7 Lawnmowing Tips for a Perfect Mid-Michigan Lawn

It’s often said that grass looks greener on the other side of the fence. But have you ever wondered just how your neighbors get their lawn so full and green? Why isn’t their lawn full of weeds, bare patches, and browning grass?

It all comes down to proper lawn care. And the most frequently performed lawn care task is mowing your lawn. Done properly, lawnmowing can make the difference between a lush patch of healthy turfgrass and a brown, dusty patch of weeds.

Learn the simple steps you can take to help your lawn look its best through Mid-Michigan’s highly variable growing season. Best of all, these small changes to your current mowing practices are quick, easy, and don’t require additional tools or lawn care products!

A man using a riding lawnmower creates lines on the lawn.

Lawnmowing Tips for a Perfectly Cut Lawn

#1 – Cut Grass High

It might seem like a smart plan to mow grass as short as possible so you don’t have to mow as often. Yet, the reality is that mowing too low can reduce your lawn’s ability to manufacture food and therefore reduce the vigor of the turfgrass. Not to mention that a scalped lawn never looks good.

So, what’s the best height to mow your lawn? You might be surprised to learn that the recommended lawn height for the types of turfgrass we have in mid-Michigan is between 3 and 5.5 inches. That’s much higher than most people mow their lawns!

Cutting your grass higher reduces stress and helps green the lawn without needing extra fertilizer. Taller grass shades the soil, which keeps vulnerable grassroots cooler, preserves soil moisture, and shades out weeds so there’s less need for herbicides.

#2 – Follow the One-Third Rule for Lawn Mowing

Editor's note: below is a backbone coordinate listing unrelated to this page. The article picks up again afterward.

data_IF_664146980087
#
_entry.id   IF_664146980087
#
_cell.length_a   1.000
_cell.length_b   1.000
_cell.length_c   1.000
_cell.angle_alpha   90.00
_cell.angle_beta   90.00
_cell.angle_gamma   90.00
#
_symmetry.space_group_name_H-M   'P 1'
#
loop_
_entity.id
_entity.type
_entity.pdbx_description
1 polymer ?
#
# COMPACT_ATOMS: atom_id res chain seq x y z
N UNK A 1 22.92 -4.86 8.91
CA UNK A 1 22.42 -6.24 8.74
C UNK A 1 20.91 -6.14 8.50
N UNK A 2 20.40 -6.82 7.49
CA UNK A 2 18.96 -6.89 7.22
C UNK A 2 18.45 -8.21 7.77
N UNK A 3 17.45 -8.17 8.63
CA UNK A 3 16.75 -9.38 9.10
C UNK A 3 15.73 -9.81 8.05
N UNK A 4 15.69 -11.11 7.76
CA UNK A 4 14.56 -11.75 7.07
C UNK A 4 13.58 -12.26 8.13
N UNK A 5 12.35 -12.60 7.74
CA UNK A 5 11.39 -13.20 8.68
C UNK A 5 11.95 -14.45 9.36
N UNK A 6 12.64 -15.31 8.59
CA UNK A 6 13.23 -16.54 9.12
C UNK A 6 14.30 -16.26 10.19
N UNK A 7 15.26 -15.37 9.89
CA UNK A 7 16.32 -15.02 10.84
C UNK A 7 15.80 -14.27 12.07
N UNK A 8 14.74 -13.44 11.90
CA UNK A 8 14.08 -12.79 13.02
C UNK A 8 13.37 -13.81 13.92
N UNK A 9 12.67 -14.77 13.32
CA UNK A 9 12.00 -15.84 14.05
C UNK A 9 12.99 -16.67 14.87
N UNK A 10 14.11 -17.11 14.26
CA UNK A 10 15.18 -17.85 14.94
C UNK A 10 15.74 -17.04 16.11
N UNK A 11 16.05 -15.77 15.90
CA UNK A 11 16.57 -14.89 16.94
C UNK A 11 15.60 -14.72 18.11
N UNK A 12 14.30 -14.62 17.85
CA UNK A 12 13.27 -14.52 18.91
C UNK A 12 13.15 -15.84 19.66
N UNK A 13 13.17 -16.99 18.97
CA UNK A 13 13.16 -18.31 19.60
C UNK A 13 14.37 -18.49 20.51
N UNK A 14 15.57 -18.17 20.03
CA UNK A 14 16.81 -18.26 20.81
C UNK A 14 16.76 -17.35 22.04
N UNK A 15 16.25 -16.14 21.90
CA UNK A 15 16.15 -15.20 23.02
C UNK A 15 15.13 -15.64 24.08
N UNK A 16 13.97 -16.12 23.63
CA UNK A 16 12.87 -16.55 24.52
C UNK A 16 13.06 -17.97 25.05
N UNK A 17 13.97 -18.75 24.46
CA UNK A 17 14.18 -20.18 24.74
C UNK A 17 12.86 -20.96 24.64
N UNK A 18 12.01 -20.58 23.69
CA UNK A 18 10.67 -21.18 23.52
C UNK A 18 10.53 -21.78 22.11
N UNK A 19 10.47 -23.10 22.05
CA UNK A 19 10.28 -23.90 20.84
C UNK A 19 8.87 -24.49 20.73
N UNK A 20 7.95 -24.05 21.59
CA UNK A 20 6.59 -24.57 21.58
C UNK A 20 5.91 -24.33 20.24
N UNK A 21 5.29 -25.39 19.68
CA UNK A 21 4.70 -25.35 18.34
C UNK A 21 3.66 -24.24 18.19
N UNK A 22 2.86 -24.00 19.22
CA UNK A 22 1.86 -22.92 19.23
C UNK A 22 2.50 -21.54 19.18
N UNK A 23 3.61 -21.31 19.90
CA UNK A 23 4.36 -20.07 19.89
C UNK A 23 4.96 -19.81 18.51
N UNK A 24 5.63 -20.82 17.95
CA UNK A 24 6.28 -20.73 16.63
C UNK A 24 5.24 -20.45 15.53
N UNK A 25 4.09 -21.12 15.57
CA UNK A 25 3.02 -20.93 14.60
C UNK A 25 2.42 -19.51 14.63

Time your lawn mowing with the goal of cutting off only the top one-third of the grass blades. Cutting off more likely won’t kill your lawn, but it may force the turfgrass into dormancy. Plus, it’ll probably clog up your mower and leave large clumps of cut grass on the lawn.

In practice, following the one-third rule of mowing might look like this:

  • Wait until the grass blades reach about 5 inches tall.
  • Mow off 1/3 (a little over 1.5 inches).
  • Your lawn grass will then be 3.33 inches tall, putting it within the recommended height parameters for a greener healthier lawn.

A woman removes a blade from the bottom of a lawnmower

#3 – Sharpen Lawn Mower Blades Regularly

A very important, yet often overlooked, lawn mowing tip is to sharpen your mower blades often. This is a safety practice as well as a technique for a more beautiful lawn. Dull mower blades can weaken your grass plants by leaving ragged, injured, torn edges. While this is an unattractive look for the lawn, it is also a place for disease and pests to enter or attack the plant. A quality grass cut means you are shearing off the top of the grass cleanly.